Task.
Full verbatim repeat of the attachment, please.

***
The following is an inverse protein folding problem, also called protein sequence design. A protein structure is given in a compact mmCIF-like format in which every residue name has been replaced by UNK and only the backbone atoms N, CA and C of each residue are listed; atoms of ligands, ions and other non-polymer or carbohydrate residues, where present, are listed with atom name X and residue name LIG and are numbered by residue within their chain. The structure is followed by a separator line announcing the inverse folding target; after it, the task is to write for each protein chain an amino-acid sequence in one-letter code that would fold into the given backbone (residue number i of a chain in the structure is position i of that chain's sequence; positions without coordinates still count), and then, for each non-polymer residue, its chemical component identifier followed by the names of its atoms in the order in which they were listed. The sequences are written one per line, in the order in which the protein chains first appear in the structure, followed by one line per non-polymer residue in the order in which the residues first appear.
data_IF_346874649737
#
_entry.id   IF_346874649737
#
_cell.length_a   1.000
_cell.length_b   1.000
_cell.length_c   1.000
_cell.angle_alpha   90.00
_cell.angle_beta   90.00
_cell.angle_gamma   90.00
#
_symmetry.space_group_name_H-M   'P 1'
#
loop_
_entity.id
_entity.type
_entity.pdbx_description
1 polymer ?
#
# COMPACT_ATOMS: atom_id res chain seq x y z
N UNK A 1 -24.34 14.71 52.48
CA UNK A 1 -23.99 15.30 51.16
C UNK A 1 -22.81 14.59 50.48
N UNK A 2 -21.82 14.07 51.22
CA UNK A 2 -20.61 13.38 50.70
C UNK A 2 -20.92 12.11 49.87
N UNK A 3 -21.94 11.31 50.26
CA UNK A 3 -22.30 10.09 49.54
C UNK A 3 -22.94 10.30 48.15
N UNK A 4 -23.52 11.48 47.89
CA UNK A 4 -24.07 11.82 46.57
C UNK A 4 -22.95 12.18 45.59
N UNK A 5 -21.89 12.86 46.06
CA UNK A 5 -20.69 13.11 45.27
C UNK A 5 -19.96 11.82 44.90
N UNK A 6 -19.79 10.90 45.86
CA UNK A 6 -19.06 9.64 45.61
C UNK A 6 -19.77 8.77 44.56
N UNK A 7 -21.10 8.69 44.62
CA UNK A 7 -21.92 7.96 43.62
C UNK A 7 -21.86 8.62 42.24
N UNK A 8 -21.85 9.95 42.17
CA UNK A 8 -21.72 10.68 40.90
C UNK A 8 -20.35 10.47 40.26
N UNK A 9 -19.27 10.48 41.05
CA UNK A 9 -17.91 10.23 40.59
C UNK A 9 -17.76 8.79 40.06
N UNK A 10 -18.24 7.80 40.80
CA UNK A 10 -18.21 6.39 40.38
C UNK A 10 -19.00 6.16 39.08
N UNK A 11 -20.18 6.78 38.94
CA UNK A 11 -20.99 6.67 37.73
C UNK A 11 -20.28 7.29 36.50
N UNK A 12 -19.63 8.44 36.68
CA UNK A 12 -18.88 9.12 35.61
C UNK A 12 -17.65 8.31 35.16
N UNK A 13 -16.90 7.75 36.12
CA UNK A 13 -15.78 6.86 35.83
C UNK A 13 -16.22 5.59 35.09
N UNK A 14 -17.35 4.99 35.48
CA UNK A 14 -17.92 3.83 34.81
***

The following is an inverse protein folding problem, also called protein sequence design. A protein structure is given in a compact mmCIF-like format in which every residue name has been replaced by UNK and only the backbone atoms N, CA and C of each residue are listed; atoms of ligands, ions and other non-polymer or carbohydrate residues, where present, are listed with atom name X and residue name LIG and are numbered by residue within their chain. The structure is followed by a separator line announcing the inverse folding target; after it, the task is to write for each protein chain an amino-acid sequence in one-letter code that would fold into the given backbone (residue number i of a chain in the structure is position i of that chain's sequence; positions without coordinates still count), and then, for each non-polymer residue, its chemical component identifier followed by the names of its atoms in the order in which they were listed. The sequences are written one per line, in the order in which the protein chains first appear in the structure, followed by one line per non-polymer residue in the order in which the residues first appear.
data_IF_346874649737
#
_entry.id   IF_346874649737
#
_cell.length_a   1.000
_cell.length_b   1.000
_cell.length_c   1.000
_cell.angle_alpha   90.00
_cell.angle_beta   90.00
_cell.angle_gamma   90.00
#
_symmetry.space_group_name_H-M   'P 1'
#
loop_
_entity.id
_entity.type
_entity.pdbx_description
1 polymer ?
#
# COMPACT_ATOMS: atom_id res chain seq x y z
N UNK A 1 -24.34 14.71 52.48
CA UNK A 1 -23.99 15.30 51.16
C UNK A 1 -22.81 14.59 50.48
N UNK A 2 -21.82 14.07 51.22
CA UNK A 2 -20.61 13.38 50.70
C UNK A 2 -20.92 12.11 49.87
N UNK A 3 -21.94 11.31 50.26
CA UNK A 3 -22.30 10.09 49.54
C UNK A 3 -22.94 10.30 48.15
N UNK A 4 -23.52 11.48 47.89
CA UNK A 4 -24.07 11.82 46.57
C UNK A 4 -22.95 12.18 45.59
N UNK A 5 -21.89 12.86 46.06
CA UNK A 5 -20.69 13.11 45.27
C UNK A 5 -19.96 11.82 44.90
N UNK A 6 -19.79 10.90 45.86
CA UNK A 6 -19.06 9.64 45.61
C UNK A 6 -19.77 8.77 44.56
N UNK A 7 -21.10 8.69 44.62
CA UNK A 7 -21.92 7.96 43.62
C UNK A 7 -21.86 8.62 42.24
N UNK A 8 -21.85 9.95 42.17
CA UNK A 8 -21.72 10.68 40.90
C UNK A 8 -20.35 10.47 40.26
N UNK A 9 -19.27 10.48 41.05
CA UNK A 9 -17.91 10.23 40.59
C UNK A 9 -17.76 8.79 40.06
N UNK A 10 -18.24 7.80 40.80
CA UNK A 10 -18.21 6.39 40.38
C UNK A 10 -19.00 6.16 39.08
N UNK A 11 -20.18 6.78 38.94
CA UNK A 11 -20.99 6.67 37.73
C UNK A 11 -20.28 7.29 36.50
N UNK A 12 -19.63 8.44 36.68
CA UNK A 12 -18.88 9.12 35.61
C UNK A 12 -17.65 8.31 35.16
N UNK A 13 -16.90 7.75 36.12
CA UNK A 13 -15.78 6.86 35.83
C UNK A 13 -16.22 5.59 35.09
N UNK A 14 -17.35 4.99 35.48
CA UNK A 14 -17.92 3.83 34.81